Category Archives: Music Reviews & Previews

The Budrows: Genuine Hoot and a Holler

The Budrows getting fired up at Alex's Bar
The Budrows getting fired up at Alex’s Bar

Ever wonder what fire and brimstone sound like? Two words. The Budrows.  On Saturday, August 22nd they played one of their last Southern California gigs with Jesse “El Gato” Borden–on harmonica–at Alex’s Bar. If you’ve been there you know it’s the gypsy bordello of every hillbilly’s dream.

Parched? No Problem. Monitors above the bar help you track down your poison of choice faster than you can say sooey. No Dukes of Haphazard here either. Their staff do a primo job of helping out all their guests (bonus points if you’re hip jerkin’ and knee slappin’). But before any hell raisin’ journey comes to an end it has to start somewhere.

In our case it starts with the electric and gospel sounds of Aposel. With lyrics that leave you humbled and centered, their country guitar riffs and lofty organ sustain are just what the doctor ordered. It’s like going to church, but with beer. Also, there’s a hacked In-n-Out sign pointing to hell towards the stage (don’t worry, your donations dipping secret is safe with us). As Aposel’s sounds sail into the horizon Son of Heatwave get ready.

As you wait you take a seat and listen to tiki-surf drum rolls wrapped in pipeline reverb as nonsensical background chatter begins to permeate. Next thing you know you see Son of Heatwave dock and drop anchor (land ho).

Frontman Jeff Mayfield’s vocals are like an indie blend of Donovan meets Elliot Smith. The band reminds you of the 50 Days of Summer soundtrack. Several of their songs have a lullaby quality  and if you listen close enough you hear a xylophone timbre. Definitely along the lines of lofty Scottish or English rock ballads. Once weaned off their set you find yourself hearing Dick Dale and Link Wray on the dance floor speakers as they hand the baton to Travesura.

The trio create rich tones with Leo Romeo’s resonator guitar. Violin lines at hummingbird speed run up and down with rustic charm. A dollop of boogie notes for that honky tonk feel on keyboard. And in an interesting twist of events Son of Heatwave frontman cuts in on the action with vibrato from his musical saw (it’s okay, you can rubberneck). Their voyage soon ends but The Budrows idle by the sand, ready.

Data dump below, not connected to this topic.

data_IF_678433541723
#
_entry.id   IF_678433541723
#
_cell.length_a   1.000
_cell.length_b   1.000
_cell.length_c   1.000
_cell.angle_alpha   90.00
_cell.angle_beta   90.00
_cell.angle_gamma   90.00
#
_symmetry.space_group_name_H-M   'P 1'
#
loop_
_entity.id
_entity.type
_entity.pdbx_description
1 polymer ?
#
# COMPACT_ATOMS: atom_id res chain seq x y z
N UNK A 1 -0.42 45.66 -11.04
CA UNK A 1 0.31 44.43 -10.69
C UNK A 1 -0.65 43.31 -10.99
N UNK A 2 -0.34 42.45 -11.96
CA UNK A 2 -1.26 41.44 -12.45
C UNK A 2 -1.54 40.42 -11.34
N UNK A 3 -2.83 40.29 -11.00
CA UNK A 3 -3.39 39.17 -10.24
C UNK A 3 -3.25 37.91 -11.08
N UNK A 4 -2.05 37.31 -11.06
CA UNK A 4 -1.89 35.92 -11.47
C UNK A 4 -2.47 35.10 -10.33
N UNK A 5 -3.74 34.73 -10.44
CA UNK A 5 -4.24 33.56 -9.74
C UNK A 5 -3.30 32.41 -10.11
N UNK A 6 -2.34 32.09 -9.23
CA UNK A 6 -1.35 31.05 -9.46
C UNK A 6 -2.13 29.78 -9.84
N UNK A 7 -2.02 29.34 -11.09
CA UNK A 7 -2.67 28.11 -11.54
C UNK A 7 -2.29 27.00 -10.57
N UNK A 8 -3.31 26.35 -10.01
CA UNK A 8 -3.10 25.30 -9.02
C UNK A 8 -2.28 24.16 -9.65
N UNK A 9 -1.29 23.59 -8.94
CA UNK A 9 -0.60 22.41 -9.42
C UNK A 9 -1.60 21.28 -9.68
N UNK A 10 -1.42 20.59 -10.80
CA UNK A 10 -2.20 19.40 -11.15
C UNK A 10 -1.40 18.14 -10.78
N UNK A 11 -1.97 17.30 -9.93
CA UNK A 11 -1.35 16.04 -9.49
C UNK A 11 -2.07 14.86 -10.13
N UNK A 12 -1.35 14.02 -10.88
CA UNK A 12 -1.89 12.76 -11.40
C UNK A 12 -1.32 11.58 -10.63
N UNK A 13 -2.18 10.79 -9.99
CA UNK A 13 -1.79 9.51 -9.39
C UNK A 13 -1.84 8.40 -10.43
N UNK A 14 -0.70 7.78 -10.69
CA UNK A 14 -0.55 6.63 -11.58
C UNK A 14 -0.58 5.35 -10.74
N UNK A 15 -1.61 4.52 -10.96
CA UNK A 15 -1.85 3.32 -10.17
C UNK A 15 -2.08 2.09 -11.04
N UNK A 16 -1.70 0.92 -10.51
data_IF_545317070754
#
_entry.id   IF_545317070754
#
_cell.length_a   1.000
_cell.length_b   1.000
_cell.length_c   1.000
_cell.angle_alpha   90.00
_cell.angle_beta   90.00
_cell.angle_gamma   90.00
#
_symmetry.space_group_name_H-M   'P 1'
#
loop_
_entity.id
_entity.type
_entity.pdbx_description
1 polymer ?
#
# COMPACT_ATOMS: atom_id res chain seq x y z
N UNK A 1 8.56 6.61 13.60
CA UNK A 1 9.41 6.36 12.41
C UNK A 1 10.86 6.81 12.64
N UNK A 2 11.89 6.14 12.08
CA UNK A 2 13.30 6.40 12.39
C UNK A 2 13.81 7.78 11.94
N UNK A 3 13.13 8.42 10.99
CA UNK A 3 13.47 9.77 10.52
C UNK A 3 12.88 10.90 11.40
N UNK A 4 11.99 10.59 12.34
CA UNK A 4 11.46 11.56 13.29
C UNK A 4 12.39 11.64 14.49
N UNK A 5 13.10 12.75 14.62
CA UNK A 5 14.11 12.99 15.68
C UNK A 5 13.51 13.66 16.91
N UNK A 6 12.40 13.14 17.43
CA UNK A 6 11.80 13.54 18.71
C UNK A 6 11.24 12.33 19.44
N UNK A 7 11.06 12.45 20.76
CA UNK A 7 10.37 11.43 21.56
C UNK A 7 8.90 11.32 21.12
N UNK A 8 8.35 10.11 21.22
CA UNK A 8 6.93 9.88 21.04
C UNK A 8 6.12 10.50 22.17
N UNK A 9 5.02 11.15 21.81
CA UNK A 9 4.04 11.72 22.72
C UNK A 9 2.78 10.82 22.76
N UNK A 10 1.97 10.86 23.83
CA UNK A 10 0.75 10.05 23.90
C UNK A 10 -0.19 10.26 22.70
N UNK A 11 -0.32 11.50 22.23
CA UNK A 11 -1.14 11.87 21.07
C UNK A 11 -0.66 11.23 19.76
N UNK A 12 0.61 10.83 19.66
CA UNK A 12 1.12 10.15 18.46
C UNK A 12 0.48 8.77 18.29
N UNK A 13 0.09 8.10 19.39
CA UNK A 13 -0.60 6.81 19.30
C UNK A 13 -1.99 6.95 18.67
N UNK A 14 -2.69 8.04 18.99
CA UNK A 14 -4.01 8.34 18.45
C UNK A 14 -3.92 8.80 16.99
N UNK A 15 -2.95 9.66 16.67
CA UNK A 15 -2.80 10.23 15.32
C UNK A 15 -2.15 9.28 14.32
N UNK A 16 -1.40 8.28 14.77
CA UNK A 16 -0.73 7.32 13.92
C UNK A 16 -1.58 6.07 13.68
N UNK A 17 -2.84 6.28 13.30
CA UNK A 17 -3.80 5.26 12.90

Vocalist Macarena Rivera plugs in her electric washboard as you know things are going to heat up. Suddenly you hear a roar. Imagine a 1969 Chevy Camaro blast out from the hull of a ship (yeehaw indeed). That’s The Budrows.

Next thing you know your heart hits the ground running, pumping to the stomping bass drum and tambourine of Jason Farthing’s rhythm. Macarena’s gritty vocals waft like thick southern humidity as your heart stays on beat with her flailing maracas.

Occasional cowbell clicks and clacks play as you drive past a grazing herd. Something starts to form in the field. What could it be?

A whirling inferno. El Gato’s harmonica not only caught fire, it was blazing! Together with Farthing’s cigarbox guitar, and Macarena they couldn’t be stopped.

Catch this rambunctious trio and swing your partner do si do before the group says goodbye to El Gato. The Budrows play Mozambique in Laguna Beach on Tuesday, August 25th and Pike Restaurant in Long Beach this Thursday the 27th.

A Different Kind of Prayers



Cholo Goth? Gesundheit. It’s not your body’s attempt to cleanse its congested nasal cavities of ancestral spirits, ghouls, and ghosts. Actually, it is a lifestyle. And Prayers’ album–Young Gods–attests to that (don’t worry, this is not a test).

The San Diego-based duo neighbor La Santa Muerte’s drug war incubator across the border. So it’s to no surprise that two deathly subcultures–Goth and Gangsta–would eventually intertwine so close to the US-Mexico border. The energy from Leafar Seyer’s words in the first track “Young Gods” (album of the same name) come at you like a pitbull, and producer Dave Parley’s hardcore bass drums make sure your heart is pumping at manic beats per minute. Their music video paints a rough mural.

The new effort from Prayers is not for the timid.

“Young Gods” gives life to the album even though much of it is about violence and death. It is easy to see how the music meshes easily into the inner-city (even your favorite graveyard). You’re riding the city metro late at night. You’re sedated by the grit, violence, and vaccuum of it all. Parley’s beats carry you through a drum machine excursion of inner-city war zones. Grafitti, thuglife, drugs. Vice documented and preserved (or embalmed if you must) what Cholo Goth is and where it comes from.

Then, without notice “Love is the Enemy” dims the lights to a somber shade. The melody sounds like something that you’d want to listen to while excavating your favorite underground cave (Ooo, look! A bat). Its back-beats bounce off crystallized walls (sonar mode activate), stalagmites, and stalactites.

Although these cholos have had other banda and punk counterparts (remember Manic Hispanic and Akwid? Yeah we do too) they are the first to stitch goth with thug life in the middle of the day (hiss, the light, the light, it burns). The Cure fans will hear Robert Smith’s influence in Seyer’s brit intonations (especially when laced with a heavy dose of digital-delay).

“Friends are Poison” gives blunt advice about the relationships we all find ourselves in at one point or another. Instead of elaborating on how to spot positive ones you are warned that words about you will always flow behind your back (real friends stab you in the front).